England’s driest May since 1896 has left the country at risk of ‘devastating’ wildfires, while water levels plunge.
Water board bosses are also anxiously eyeing reservoirs as the country bakes in unseasonably warm and dry weather.
This month’s lack of rainfall is likely to make it England’s driest for more than 100 years, according to the Met Office, who told The Sun that just 9.5mm rain so far meant the ‘chances are’ it will be the driest May since 1896. That would be the latest weather record to tumble in Britain amid rising global temperatures and concern around the climate crisis.
There has been very little rain in most regions across the country for weeks and with more wall-to-wall sun forecast into June, fire chiefs warn undergrowth could explode into flames ‘just about anywhere’. And yesterday the Country Landowners’ Association begged the public to take extra care following a spate of wildfires, including a huge blaze which devastated a forest on Anglesey off the North Wales coast early on Tuesday, which police believe could have been started by arsonists.
It comes as stark images showed Lancashire’s Jumbles Reservoir, in Bradshaw, Bolton, almost bone dry amid concern about falling water levels.
Fire chiefs have warned groups thinking of escaping the coronavirus lockdown by driving into the countryside and having barbecues are adding to the risk of wildfires.
East Sussex Fire and Rescue Service said: ‘Due to the current dry weather climate, we wish to remind everyone that whilst we recognise the importance of outdoor exercise for health and wellbeing, we would ask that you are considerate in the disposal of rubbish and cigarettes.
‘Please ensure that cigarettes are extinguished appropriately and all rubbish placed in bins or taken home with you to help stop these fires.’
A Country Landowners’ Association South-East spokesman added: ‘Warm, dry and settled conditions have elevated wildfire conditions.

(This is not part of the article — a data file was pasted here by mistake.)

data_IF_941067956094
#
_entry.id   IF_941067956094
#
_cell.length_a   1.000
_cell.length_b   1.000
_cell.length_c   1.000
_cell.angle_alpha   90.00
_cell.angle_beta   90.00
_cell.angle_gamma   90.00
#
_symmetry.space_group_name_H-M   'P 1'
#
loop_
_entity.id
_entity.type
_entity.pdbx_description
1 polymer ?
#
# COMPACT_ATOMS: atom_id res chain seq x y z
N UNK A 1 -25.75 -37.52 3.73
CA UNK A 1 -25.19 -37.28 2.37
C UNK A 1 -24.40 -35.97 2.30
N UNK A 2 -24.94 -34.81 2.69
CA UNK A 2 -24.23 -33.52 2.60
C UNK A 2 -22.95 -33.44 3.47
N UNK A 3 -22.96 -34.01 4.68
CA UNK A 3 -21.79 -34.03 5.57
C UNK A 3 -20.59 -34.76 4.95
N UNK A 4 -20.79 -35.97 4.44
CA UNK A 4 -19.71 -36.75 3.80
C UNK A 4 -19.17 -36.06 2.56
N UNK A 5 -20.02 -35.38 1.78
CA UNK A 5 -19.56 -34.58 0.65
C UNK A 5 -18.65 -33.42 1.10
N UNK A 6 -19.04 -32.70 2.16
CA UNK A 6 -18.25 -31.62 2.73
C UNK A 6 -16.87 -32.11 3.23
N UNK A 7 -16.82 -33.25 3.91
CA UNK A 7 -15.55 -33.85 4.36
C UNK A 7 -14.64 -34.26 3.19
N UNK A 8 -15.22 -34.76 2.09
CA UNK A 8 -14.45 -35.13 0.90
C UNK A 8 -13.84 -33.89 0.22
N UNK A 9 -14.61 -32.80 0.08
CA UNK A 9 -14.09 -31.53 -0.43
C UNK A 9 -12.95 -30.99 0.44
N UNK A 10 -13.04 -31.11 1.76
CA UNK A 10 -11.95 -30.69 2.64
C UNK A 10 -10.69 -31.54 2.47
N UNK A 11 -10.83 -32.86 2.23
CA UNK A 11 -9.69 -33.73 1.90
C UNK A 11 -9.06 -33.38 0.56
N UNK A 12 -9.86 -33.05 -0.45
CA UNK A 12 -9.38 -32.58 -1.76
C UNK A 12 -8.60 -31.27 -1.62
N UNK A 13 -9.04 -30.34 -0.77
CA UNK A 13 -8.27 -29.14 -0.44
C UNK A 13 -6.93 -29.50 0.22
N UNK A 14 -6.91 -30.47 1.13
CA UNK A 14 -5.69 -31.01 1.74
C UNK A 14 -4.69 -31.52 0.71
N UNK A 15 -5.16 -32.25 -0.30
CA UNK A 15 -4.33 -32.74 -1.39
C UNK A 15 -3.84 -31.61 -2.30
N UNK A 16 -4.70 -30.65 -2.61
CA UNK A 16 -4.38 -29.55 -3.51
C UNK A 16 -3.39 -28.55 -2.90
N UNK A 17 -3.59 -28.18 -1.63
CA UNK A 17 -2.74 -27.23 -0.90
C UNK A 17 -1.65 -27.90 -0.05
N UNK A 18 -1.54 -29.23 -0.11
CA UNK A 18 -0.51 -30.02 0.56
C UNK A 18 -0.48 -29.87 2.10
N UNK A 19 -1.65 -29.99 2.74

‘According to the latest figures from the Environment Agency, on average there were 24 dry days last month (0.2mm recorded rainfall or less a day) in the South East, and it was the sunniest April on record.
‘May has continued the trend, with just five per cent of the long-term average rainfall being recorded last week.
‘The dry conditions are likely to continue over the next few weeks.
‘Wildfires have the capability to devastate farmland, wildlife and also pose a risk to the lives of people living and working in rural and adjacent communities.
Last year was the hottest ever for Europe and the second hottest worldwide.
Ocean temperatures also make for alarming reading on climate change – with the hottest year for global temperatures being 2019, followed by 2018, 2017, 2016, 2015 and 2014.
In the UK, it was revealed last year that the country’s top ten hottest years ever have all happened since 2002.
In a huge blaze last week, a forest near Wareham, Dorset, was devastated, killing thousands of birds, lizards and other creatures.
Another inferno razed a stretch of Ashdown Forest, the Sussex beauty spot which was the inspiration for Winnie the Pooh’s Hundred Acre Wood.
More than 50 firefighters battled the blaze all night, helped by forest rangers to beat out the inferno.
Another blaze at Penrith, Cumbria, was sparked when a bonfire raged out of control, setting light to the undergrowth.
Fire crews also battled a blaze in the undergrowth on Bangor Mountain in North Wales which led to a 200ft high column of thick black smoke being visible from miles away.
This is the fire guidance the public are being urged to follow:
- Do not try and tackle the fire yourself – call 999.
- Give an accurate location of the fire,
- Move to a safe area and contact the local land manager if possible.
- If the fire is in a remote area, please meet emergency services at the access point so that you can guide them to the location.
What not to do:
- Don’t discard cigarettes.
- Don’t have BBQs in unauthorised areas.
- Never leave a BBQ unattended.
- Don’t discard rubbish – particularly reflective materials.
- Don’t burn off garden rubbish during hot periods or if you live close to woodland.
- Don’t have bonfires on hot days or during prolonged periods of dry
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Source: Metro News UK